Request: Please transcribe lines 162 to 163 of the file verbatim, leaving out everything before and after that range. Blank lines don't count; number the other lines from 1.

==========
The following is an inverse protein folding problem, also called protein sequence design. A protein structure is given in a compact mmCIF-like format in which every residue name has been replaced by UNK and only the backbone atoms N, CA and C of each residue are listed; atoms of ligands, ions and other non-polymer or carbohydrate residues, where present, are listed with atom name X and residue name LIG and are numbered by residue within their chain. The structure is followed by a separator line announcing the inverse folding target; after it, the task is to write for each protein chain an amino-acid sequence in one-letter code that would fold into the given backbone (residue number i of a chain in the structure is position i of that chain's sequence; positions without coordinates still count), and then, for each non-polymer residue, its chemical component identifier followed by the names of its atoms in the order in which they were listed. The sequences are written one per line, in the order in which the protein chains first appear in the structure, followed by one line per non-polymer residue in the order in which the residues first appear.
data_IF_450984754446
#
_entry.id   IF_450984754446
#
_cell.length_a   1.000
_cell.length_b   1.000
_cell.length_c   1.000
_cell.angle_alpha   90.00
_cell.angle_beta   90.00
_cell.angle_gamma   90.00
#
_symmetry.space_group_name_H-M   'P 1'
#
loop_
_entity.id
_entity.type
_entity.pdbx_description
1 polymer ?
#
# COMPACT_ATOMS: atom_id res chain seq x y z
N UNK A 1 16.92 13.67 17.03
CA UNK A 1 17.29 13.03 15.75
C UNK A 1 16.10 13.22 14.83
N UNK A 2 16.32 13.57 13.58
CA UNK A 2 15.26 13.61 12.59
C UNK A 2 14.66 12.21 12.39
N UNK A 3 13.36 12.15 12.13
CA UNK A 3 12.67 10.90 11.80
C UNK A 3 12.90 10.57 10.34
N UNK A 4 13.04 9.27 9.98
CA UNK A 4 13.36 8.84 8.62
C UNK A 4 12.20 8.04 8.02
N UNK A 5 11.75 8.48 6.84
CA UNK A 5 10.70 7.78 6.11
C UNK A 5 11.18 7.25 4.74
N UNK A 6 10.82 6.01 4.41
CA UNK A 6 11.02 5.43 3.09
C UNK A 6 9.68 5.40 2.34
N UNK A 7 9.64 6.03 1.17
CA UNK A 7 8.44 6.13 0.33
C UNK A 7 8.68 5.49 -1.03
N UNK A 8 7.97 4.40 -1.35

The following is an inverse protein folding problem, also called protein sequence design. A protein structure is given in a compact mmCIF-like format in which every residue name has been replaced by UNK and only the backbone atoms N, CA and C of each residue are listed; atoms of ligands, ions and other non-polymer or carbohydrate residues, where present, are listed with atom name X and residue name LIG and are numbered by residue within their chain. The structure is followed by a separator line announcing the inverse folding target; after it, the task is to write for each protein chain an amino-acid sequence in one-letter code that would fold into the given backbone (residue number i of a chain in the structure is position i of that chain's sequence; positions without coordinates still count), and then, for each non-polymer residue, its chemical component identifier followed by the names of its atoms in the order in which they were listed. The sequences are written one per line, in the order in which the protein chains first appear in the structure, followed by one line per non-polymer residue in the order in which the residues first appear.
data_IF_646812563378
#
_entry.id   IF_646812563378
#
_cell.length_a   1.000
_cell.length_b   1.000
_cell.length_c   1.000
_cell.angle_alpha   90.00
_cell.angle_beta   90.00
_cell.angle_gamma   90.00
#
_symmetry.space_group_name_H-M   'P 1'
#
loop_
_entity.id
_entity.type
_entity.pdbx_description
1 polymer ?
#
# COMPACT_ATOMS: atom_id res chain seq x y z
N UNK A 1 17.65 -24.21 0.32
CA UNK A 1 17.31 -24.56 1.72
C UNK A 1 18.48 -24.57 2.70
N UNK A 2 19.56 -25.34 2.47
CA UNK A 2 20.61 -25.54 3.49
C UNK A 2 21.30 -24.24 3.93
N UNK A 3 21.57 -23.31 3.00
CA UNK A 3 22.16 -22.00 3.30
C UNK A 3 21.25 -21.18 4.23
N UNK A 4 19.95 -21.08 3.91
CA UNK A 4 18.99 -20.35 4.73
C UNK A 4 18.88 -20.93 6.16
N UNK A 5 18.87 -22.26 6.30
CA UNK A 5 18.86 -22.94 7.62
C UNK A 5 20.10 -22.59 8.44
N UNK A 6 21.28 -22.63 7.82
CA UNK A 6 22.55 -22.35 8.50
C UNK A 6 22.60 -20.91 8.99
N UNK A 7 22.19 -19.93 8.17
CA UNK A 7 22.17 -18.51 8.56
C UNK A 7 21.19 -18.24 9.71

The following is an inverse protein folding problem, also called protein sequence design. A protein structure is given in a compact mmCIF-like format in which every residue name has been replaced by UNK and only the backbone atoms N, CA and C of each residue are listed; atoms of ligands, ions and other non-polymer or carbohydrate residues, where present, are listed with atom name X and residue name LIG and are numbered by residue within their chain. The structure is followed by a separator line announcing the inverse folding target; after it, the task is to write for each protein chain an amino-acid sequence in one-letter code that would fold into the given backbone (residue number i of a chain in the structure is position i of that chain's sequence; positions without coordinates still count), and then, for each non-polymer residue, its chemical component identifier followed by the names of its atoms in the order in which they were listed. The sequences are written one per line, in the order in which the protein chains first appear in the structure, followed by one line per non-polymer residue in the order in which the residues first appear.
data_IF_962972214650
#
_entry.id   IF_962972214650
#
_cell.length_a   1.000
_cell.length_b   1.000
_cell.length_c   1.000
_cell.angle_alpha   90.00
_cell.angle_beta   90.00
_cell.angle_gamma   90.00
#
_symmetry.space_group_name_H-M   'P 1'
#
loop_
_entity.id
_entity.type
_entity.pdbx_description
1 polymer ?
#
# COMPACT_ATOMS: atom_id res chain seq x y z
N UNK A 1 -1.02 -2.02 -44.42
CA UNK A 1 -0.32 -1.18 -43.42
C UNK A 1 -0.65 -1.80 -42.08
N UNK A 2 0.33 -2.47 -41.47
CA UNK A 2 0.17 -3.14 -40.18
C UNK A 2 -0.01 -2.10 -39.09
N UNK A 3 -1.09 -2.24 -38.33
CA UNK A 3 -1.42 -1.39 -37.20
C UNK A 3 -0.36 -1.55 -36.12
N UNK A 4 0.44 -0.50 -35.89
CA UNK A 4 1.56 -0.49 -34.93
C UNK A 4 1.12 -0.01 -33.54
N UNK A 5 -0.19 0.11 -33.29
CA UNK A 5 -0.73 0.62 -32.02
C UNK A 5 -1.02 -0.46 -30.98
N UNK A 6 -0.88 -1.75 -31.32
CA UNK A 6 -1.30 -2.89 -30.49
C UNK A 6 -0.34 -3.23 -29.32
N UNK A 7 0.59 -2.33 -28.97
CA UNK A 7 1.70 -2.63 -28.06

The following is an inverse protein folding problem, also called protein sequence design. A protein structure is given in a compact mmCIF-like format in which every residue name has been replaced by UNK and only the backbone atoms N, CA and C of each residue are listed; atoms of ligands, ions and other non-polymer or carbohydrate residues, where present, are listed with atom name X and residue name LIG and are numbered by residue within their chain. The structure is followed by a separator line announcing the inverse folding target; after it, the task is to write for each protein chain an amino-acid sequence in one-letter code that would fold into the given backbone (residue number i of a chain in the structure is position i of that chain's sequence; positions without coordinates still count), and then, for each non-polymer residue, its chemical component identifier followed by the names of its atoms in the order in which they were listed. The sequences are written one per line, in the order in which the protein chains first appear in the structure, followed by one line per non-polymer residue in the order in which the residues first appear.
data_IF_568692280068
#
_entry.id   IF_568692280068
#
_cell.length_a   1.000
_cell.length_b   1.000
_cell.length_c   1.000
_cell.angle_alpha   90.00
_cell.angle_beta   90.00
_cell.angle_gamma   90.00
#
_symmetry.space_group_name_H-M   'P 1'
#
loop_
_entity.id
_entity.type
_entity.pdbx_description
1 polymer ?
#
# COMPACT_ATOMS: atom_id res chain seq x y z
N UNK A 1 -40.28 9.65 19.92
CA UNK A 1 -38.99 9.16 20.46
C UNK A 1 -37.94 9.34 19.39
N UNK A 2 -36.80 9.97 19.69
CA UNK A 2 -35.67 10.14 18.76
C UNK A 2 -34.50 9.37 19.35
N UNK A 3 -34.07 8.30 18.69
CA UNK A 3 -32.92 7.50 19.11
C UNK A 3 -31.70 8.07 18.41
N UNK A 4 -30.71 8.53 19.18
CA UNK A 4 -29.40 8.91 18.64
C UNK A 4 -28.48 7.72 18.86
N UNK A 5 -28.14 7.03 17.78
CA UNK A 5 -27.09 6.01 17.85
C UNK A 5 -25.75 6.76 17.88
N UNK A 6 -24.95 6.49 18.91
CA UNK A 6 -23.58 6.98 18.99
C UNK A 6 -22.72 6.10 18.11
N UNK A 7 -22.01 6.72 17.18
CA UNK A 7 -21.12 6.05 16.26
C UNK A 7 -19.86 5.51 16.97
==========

C UNK A 5 -25.75 6.76 17.88
N UNK A 6 -24.95 6.49 18.91